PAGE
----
"In many ways, I think we've fallen victim to an SOL culture of doing well on a minimal-level competency multiple-choice test," Jones said.

Though SAT math scores did improve from the previous year, the school system is forming a math advisory board, composed of parents, teachers, administrators, university officials and others, to help review current lessons and recommend possible changes, he said.

School administrators are encouraging students to take the ACT, Jones said, which officials believe is a better evaluation of student knowledge than the SAT. The ACT is now accepted by all Virginia colleges, he said.

Jones suggested that restoring funding to allow all ninth- and tenth-graders to take the PSAT could help boost SAT and ACT scores (by providing students with exposure in advance) and that adding funding for prep courses for students – or training sessions for teachers – also would be helpful.

School Board members asked Jones to return next month with a "wish-list" of several items that they might consider adding to the 2012-13 fiscal year budget.
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Community

Donate ‘cast-offs’ for Henrico CASA


Are you doing some summer cleaning? Wondering what to do with all those items you no longer need? Consider donating your valuable items to benefit CASA's kids.

Henrico CASA and Susan's Selections are partnering to present an online auction beginning Sept 12. Proceeds will benefit Henrico CASA. Any item with a $50 or more resale value – from pottery to furniture and everything in between – can be donated.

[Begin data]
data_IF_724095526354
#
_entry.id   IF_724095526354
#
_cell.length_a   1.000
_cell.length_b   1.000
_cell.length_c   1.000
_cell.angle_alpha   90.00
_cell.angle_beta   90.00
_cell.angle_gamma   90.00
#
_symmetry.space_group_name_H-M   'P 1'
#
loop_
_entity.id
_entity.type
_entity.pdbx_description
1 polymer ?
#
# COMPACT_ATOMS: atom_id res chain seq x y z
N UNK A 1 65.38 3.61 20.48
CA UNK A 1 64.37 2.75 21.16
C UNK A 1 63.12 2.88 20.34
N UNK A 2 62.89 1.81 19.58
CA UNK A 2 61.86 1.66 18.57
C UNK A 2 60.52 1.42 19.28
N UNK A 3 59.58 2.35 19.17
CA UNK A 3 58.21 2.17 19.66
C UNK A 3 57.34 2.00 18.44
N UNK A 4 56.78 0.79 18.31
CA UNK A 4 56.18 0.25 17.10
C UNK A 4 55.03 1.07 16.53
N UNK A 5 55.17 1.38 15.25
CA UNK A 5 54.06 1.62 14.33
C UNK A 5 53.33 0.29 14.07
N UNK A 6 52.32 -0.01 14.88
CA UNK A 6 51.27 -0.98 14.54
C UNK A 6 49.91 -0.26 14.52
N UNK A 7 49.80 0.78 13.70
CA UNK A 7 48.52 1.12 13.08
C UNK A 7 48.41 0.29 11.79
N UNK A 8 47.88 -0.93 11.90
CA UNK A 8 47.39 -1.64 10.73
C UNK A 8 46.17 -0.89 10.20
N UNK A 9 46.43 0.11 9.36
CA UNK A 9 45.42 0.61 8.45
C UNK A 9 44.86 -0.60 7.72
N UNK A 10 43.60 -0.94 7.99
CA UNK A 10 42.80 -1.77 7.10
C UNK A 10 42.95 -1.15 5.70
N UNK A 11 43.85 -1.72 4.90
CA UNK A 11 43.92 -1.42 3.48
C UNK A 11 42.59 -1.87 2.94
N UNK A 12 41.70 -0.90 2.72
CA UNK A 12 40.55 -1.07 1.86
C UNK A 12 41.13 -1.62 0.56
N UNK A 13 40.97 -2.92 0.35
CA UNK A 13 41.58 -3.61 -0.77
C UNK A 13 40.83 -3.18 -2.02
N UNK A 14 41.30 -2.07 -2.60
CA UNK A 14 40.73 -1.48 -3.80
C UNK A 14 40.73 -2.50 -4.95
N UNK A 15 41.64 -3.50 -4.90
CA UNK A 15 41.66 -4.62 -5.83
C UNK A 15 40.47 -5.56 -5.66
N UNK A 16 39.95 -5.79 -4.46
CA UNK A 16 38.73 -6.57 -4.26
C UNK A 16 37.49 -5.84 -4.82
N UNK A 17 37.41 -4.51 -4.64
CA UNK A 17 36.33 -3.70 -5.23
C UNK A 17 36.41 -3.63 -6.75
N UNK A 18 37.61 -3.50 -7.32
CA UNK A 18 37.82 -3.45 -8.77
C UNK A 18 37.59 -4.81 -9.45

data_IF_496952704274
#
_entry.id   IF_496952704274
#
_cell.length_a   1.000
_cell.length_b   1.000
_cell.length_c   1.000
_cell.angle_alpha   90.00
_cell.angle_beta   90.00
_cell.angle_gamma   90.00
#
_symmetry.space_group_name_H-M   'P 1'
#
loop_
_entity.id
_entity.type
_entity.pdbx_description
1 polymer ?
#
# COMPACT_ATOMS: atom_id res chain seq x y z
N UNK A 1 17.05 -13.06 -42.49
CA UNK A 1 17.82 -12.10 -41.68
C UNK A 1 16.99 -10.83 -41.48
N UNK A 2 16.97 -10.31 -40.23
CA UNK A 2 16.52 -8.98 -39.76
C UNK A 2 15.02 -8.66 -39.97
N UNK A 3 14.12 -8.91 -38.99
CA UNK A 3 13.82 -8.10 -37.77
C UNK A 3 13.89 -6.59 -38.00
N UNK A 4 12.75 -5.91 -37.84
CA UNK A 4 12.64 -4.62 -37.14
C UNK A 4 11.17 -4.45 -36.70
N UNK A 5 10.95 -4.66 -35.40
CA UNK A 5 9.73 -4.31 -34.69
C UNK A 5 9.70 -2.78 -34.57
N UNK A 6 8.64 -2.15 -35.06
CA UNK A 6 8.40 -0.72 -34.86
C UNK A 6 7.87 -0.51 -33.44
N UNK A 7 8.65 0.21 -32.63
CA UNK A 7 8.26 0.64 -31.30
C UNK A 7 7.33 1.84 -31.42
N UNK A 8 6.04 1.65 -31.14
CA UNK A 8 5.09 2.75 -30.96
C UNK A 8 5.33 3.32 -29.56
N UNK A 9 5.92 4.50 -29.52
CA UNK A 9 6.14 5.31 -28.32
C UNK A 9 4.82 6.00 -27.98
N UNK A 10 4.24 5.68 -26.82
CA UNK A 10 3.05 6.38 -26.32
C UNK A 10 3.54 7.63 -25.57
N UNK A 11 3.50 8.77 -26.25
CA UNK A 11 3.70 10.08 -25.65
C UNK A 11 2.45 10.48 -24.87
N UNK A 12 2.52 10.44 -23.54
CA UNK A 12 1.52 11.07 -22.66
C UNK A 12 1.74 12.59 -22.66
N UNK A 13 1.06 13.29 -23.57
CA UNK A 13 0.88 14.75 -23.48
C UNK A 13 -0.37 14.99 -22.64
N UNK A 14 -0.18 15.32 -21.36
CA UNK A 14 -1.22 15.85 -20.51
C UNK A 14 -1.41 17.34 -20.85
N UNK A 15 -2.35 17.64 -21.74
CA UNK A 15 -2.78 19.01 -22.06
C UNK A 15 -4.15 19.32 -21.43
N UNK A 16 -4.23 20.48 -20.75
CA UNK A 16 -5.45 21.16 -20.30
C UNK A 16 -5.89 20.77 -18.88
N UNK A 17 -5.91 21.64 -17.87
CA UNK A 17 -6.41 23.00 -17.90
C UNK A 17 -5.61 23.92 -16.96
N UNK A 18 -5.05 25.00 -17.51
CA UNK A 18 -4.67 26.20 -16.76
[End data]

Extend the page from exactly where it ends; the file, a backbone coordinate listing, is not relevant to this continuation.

Bring goods to Susan's Selections, 4909 W Marshall St. in Richmond between Aug. 13-26. Weekday drop-off hours will be 10 a.m. until. 4 p.m.; Saturdays 10 a.m. until 3 p.m, and Sundays 1 p.m. until 3 p.m. > Read more.

10th annual Filipino Festival coming in August


The 10th Annual Filipino Festival will be held Aug. 7-8 at Our Lady of Lourdes Church, 8200 Woodman Rd., beginning with opening ceremonies at 5 p.m. Friday and continuing with live entertainment, food and exhibits until 10 p.m. On Saturday the festival will take place from 10 a.m. to 10 p.m. with a full schedule of performances featuring traditional Filipino dance, music and song.

Filipino cuisine, including BBQ, pansit, lumpia, adobo, halo-halo, lechon, empanada and leche flan, will be available for purchase. The festival will also feature a children's area, church tours, exhibits, and health screenings. > Read more.
Entertainment

ZZ Top, The Beach Boys, O.A.R., others to play Innsbrook


Innsbrook After Hours will welcome ZZ Top, The Beach Boys, O.A.R. and other performers this month.

On Aug. 12, Tyler Farr, with special guest Parmalee, will perform at 6 p.m., with gates opening at 5 p.m. Farr began his career with years of formal voice training with the OAKE National Choir but at 21, he moved to Nashville. Tickets are $15 to $99.

On Aug. 13, Innsbrook After Hours will present ZZ Top, with special guest Blackberry Smoke, at 6 p.m. > Read more.